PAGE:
The increase in blood volume that takes place during a woman’s pregnancy happens for two reasons.
Firstly it facilitates both fetal and maternal exchanges of nutrients, respiratory gases and various metabolites that take place.
The second factor is so that when a woman naturally loses a lot of blood during the process of delivery the impact on the body will be reduced.
Blood loss can be up to 500 milliliters during a normal birth and up to one thousand for a caesarean section.
This is compensated by what is known medically as the ‘autotranfusion’ of blood from the contracting womb.
Cardiac output is similar to blood volume in that it increases by a similar amount during gestation. In the first cycle it is over a third higher than normal and rises steadily.
From a starting point of 6.7 liters per minute at the end of the last trimester it will be much higher at roughly 8.7 liters per minute. The reasons for this are a more rapid heart rate and more importantly the substantial increase in stroke volume.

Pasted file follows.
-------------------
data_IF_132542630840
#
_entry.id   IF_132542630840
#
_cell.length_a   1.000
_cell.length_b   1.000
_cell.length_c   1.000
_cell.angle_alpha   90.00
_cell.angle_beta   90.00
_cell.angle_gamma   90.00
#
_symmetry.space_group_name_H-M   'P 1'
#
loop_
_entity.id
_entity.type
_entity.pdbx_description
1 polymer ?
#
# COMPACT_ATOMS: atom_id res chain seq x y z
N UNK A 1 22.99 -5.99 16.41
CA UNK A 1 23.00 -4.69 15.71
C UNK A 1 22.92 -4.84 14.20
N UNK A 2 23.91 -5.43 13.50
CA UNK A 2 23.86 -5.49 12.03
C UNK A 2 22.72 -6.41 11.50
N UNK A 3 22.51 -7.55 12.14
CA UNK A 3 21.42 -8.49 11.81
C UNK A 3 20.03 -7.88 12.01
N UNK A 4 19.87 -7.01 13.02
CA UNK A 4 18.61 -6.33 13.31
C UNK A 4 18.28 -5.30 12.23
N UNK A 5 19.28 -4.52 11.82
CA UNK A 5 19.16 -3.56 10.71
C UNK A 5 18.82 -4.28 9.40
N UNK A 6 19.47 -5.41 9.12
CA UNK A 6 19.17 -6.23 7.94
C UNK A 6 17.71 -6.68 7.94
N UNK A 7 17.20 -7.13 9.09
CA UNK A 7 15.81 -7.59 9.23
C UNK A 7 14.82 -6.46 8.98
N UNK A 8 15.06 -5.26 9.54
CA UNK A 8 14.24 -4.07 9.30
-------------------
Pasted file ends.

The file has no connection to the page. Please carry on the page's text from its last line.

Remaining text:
The actual heart itself enlarges during pregnancy. As the uterus expands the diaphragm is displaced causing the heart to be pushed sideways and forward meaning that the apex is changed to outward and upward positions.
From the middle of gestation the engorged womb will compress the inferior vena cava and also the lower aorta when a woman is lying down.
The final trimester sees a marked lowering of kidney function but this is more evident when the expectant woman is lying rather than if standing in an upright position.